Postoperative LV lead dislodgement represents a limitation of transvenous CRT systems in comparison to established RA and RV lead performance. The 5.8% lead dislodgement observed here does not differ significantly from those reported in other studies of CRT (11,12). The observed frequency of extracardiac stimulation and exit-block might represent additional microdislodgement of the LV lead that led to a 7.7% requirement for reoperation. Prior experience with right heart pacing leads suggests that dislodgement rates may decrease with improved technology. Dislodgement rates with first generation RA leads ranged up to 18% (13). More recent reports of RA and RV lead dislodgement rates range between 1.5% to 3.3% (9,10). However, the management of extracardiac stimulation and prevention of LV lead dislodgement present a continuing challenge to implanters and the device industry.
Combining CRT with an ICD did not introduce additional risk of arrhythmia or unnecessary shocks to patients receiving these devices. The occurrence of inappropriate ICD shocks in the InSync-ICD study did not differ from that seen in a clinical evaluation of a dual-chamber pacing-defibrillator (14). Adding CRT to the ICD did not demonstrate any increased incidence arrhythmia or create any apparently new mechanism of proarrhythmia, nor did it interfere with the efficacy of ICD therapy (15).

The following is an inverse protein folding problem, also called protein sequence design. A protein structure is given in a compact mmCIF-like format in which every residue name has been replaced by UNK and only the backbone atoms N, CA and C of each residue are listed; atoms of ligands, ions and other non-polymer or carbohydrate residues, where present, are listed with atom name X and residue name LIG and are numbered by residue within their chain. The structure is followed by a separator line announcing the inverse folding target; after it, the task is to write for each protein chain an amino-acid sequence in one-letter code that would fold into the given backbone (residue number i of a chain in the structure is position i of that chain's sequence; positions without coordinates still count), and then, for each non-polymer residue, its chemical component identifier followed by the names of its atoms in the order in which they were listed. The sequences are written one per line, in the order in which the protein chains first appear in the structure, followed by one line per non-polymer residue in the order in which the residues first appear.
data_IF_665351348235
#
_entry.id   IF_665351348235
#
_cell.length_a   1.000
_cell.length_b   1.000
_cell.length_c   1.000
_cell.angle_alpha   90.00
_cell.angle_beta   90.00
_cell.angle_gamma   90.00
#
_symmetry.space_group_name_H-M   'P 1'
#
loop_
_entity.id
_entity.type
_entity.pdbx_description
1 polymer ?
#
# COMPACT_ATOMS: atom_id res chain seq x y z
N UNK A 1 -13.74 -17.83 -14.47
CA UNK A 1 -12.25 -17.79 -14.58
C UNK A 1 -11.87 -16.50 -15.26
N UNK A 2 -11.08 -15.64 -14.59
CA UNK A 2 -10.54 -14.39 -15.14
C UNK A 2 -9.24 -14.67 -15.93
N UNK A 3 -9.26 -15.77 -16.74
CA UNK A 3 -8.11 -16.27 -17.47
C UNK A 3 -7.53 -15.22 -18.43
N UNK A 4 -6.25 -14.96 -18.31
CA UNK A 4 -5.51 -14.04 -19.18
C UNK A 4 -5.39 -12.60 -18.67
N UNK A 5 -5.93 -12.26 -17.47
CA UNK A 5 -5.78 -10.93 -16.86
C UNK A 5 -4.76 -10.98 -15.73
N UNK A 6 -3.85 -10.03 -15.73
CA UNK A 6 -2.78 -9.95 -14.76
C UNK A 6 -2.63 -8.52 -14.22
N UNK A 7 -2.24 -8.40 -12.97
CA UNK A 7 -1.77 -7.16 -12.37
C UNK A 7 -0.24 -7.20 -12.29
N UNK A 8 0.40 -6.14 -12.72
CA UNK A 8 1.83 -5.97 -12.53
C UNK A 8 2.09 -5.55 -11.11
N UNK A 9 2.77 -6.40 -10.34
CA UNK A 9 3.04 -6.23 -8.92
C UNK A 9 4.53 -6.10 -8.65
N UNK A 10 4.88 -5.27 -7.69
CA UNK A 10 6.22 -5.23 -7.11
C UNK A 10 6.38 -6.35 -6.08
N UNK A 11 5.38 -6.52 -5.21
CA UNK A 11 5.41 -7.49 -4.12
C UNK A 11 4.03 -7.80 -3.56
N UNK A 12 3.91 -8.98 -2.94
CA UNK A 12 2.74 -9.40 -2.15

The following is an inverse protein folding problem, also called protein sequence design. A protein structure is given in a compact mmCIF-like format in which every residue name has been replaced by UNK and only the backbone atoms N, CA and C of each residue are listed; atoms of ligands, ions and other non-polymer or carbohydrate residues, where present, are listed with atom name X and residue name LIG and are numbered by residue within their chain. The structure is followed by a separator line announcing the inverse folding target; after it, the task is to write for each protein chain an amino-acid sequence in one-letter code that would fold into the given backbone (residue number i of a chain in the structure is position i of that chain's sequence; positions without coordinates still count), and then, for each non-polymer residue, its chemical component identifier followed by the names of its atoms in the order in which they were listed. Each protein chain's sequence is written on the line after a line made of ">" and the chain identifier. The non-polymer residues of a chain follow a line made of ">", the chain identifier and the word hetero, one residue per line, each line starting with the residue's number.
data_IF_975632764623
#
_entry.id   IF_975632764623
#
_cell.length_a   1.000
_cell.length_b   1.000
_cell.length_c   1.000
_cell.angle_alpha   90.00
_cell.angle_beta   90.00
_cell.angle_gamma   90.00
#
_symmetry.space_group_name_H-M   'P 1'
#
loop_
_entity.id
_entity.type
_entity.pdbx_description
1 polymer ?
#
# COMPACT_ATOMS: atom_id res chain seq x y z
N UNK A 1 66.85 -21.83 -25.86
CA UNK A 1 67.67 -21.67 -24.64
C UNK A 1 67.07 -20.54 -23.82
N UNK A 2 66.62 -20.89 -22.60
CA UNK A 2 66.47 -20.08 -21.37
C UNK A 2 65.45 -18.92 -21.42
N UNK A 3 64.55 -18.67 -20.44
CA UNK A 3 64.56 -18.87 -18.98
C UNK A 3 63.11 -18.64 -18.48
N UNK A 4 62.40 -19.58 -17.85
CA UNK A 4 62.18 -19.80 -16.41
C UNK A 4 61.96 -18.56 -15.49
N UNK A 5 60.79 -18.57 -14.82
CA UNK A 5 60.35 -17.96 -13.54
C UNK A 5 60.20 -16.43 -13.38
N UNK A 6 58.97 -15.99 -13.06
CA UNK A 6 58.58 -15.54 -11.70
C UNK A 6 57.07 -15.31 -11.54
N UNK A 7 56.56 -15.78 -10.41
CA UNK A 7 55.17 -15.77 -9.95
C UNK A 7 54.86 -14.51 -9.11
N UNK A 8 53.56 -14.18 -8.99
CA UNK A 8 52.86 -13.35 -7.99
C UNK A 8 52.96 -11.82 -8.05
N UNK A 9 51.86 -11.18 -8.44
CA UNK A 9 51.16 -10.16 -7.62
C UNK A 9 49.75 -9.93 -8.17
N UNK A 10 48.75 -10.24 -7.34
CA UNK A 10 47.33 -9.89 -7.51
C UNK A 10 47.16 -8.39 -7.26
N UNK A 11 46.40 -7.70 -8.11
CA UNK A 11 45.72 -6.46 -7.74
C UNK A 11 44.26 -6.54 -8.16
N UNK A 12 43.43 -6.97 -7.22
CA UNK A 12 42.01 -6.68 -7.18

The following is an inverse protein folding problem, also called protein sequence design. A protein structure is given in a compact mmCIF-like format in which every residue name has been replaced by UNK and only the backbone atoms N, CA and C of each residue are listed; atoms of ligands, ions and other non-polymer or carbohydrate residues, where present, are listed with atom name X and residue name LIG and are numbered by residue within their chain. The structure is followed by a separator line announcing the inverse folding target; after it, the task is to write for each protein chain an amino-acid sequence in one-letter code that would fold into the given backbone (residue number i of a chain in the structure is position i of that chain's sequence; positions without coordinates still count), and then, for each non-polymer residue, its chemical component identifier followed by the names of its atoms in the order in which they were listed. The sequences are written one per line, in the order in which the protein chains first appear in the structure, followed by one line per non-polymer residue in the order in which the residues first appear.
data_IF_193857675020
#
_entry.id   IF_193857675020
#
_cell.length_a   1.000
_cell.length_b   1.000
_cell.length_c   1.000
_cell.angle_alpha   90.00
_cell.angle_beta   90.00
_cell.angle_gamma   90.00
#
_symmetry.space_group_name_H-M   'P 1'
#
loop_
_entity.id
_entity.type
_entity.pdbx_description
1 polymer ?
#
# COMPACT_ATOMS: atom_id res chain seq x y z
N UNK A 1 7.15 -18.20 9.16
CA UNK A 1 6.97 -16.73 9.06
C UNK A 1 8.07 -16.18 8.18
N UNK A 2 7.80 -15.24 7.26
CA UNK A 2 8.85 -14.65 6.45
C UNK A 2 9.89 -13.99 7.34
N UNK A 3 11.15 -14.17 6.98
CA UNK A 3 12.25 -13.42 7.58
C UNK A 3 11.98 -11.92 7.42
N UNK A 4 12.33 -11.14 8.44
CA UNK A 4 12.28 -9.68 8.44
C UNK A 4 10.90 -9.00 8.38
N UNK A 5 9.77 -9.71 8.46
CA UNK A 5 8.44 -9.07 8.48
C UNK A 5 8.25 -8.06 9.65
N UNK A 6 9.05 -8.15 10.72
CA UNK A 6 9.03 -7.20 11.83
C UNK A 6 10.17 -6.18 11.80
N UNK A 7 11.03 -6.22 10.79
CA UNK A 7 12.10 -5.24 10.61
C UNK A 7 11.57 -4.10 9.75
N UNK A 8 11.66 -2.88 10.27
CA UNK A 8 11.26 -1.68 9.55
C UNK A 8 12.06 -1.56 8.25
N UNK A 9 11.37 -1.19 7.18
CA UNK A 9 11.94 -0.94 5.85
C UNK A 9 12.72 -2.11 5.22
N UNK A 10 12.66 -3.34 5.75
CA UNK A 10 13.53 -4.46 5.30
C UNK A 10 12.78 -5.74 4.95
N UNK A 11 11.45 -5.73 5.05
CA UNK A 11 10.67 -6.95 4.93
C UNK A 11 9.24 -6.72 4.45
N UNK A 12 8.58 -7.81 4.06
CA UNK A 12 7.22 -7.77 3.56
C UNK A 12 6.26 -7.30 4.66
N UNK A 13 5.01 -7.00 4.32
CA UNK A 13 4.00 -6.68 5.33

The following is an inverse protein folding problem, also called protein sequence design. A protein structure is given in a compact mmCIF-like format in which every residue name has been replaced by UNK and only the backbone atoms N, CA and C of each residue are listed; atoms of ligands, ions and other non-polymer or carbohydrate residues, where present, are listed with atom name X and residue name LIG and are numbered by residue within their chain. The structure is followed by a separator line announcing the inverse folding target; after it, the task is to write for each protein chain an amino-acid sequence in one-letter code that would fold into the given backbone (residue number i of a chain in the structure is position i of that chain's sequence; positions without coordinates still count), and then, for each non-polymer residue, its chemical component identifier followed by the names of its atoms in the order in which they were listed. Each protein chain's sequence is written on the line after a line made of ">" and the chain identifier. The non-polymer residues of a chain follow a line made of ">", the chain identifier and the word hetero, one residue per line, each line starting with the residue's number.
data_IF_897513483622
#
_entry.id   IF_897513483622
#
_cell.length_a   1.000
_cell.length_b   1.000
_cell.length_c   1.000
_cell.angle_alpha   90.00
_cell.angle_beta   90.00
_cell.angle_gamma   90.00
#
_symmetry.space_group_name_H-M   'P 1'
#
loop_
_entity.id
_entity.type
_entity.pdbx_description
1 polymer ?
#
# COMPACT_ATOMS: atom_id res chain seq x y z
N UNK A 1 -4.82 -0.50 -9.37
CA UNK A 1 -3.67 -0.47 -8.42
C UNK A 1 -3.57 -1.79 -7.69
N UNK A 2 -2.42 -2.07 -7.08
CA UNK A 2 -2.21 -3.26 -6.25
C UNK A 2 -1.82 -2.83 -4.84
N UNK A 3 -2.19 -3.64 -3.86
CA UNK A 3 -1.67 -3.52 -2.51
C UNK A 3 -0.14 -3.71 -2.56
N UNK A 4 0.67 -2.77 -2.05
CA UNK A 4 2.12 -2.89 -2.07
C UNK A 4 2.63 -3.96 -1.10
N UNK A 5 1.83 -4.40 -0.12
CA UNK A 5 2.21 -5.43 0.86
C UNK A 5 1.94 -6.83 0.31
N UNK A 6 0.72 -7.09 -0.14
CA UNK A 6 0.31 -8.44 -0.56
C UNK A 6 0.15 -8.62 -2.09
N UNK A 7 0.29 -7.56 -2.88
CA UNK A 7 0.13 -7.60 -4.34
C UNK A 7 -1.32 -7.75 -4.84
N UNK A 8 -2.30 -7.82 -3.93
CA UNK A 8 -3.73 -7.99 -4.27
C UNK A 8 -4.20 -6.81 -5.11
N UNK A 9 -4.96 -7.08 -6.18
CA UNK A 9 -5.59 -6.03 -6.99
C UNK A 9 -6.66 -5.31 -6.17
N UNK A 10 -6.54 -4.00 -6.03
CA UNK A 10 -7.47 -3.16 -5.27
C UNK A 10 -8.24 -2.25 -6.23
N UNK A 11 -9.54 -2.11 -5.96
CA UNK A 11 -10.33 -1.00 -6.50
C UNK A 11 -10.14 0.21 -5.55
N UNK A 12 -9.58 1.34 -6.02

The overall perioperative (13.8%) and postoperative (10%) complications appear greater than the complication rates seen with conventional pacing and defibrillating devices. However, the reported complication rates in the large single-study experience in the Comparison of Medical Therapy, Pacing and Defibrillation in Heart Failure (COMPANION) trial agree with those we report in the MIRACLE program (16). The cumulative risk of reoperation approached 9% during follow-up (lead dislodgement and extracardiac stimulation [7.7%] and infection [1%]). Also, one should recognize that CS trauma, LV lead dislodgement, and extracardiac stimulation requiring repeat operation represent three major sources of increased complications inherent to CRT device implant not seen in conventional device implantation.